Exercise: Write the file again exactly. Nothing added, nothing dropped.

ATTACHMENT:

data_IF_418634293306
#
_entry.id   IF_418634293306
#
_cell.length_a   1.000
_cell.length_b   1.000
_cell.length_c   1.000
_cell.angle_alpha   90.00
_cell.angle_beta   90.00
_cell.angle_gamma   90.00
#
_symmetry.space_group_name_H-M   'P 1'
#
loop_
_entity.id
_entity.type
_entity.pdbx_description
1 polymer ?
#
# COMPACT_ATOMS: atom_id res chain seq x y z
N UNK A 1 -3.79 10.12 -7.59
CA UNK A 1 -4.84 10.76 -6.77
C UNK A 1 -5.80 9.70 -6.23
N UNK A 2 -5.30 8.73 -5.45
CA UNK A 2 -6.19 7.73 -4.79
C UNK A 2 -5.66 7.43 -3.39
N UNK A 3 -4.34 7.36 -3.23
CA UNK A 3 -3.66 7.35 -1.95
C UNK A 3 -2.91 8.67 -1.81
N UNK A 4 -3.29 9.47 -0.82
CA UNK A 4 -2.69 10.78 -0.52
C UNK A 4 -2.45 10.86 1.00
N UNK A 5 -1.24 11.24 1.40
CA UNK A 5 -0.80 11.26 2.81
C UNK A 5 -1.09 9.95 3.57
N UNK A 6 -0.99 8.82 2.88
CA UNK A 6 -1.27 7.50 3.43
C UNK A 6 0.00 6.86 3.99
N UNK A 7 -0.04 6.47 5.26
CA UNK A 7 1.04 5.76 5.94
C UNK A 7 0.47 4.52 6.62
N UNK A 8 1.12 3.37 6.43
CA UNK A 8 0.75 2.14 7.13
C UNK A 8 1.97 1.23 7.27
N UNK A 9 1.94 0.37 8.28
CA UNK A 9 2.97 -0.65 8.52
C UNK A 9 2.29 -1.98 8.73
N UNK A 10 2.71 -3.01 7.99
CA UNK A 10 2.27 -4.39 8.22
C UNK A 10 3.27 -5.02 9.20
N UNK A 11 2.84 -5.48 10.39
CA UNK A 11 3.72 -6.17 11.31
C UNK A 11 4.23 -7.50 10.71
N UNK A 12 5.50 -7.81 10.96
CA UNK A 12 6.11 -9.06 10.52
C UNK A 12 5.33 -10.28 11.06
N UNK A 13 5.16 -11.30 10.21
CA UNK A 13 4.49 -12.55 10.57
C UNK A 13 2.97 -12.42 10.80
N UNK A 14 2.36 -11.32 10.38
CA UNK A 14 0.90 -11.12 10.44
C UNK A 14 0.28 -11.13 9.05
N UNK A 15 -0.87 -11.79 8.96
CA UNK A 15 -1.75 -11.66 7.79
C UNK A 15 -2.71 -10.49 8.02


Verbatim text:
data_IF_418634293306
#
_entry.id   IF_418634293306
#
_cell.length_a   1.000
_cell.length_b   1.000
_cell.length_c   1.000
_cell.angle_alpha   90.00
_cell.angle_beta   90.00
_cell.angle_gamma   90.00
#
_symmetry.space_group_name_H-M   'P 1'
#
loop_
_entity.id
_entity.type
_entity.pdbx_description
1 polymer ?
#
# COMPACT_ATOMS: atom_id res chain seq x y z
N UNK A 1 -3.79 10.12 -7.59
CA UNK A 1 -4.84 10.76 -6.77
C UNK A 1 -5.80 9.70 -6.23
N UNK A 2 -5.30 8.73 -5.45
CA UNK A 2 -6.19 7.73 -4.79
C UNK A 2 -5.66 7.43 -3.39
N UNK A 3 -4.34 7.36 -3.23
CA UNK A 3 -3.66 7.35 -1.95
C UNK A 3 -2.91 8.67 -1.81
N UNK A 4 -3.29 9.47 -0.82
CA UNK A 4 -2.69 10.78 -0.52
C UNK A 4 -2.45 10.86 1.00
N UNK A 5 -1.24 11.24 1.40
CA UNK A 5 -0.80 11.26 2.81
C UNK A 5 -1.09 9.95 3.57
N UNK A 6 -0.99 8.82 2.88
CA UNK A 6 -1.27 7.50 3.43
C UNK A 6 0.00 6.86 3.99
N UNK A 7 -0.04 6.47 5.26
CA UNK A 7 1.04 5.76 5.94
C UNK A 7 0.47 4.52 6.62
N UNK A 8 1.12 3.37 6.43
CA UNK A 8 0.75 2.14 7.13
C UNK A 8 1.97 1.23 7.27
N UNK A 9 1.94 0.37 8.28
CA UNK A 9 2.97 -0.65 8.52
C UNK A 9 2.29 -1.98 8.73
N UNK A 10 2.71 -3.01 7.99
CA UNK A 10 2.27 -4.39 8.22
C UNK A 10 3.27 -5.02 9.20
N UNK A 11 2.84 -5.48 10.39
CA UNK A 11 3.72 -6.17 11.31
C UNK A 11 4.23 -7.50 10.71
N UNK A 12 5.50 -7.81 10.96
CA UNK A 12 6.11 -9.06 10.52
C UNK A 12 5.33 -10.28 11.06
N UNK A 13 5.16 -11.30 10.21
CA UNK A 13 4.49 -12.55 10.57
C UNK A 13 2.97 -12.42 10.80
N UNK A 14 2.36 -11.32 10.38
CA UNK A 14 0.90 -11.12 10.44
C UNK A 14 0.28 -11.13 9.05
N UNK A 15 -0.87 -11.79 8.96
CA UNK A 15 -1.75 -11.66 7.79
C UNK A 15 -2.71 -10.49 8.02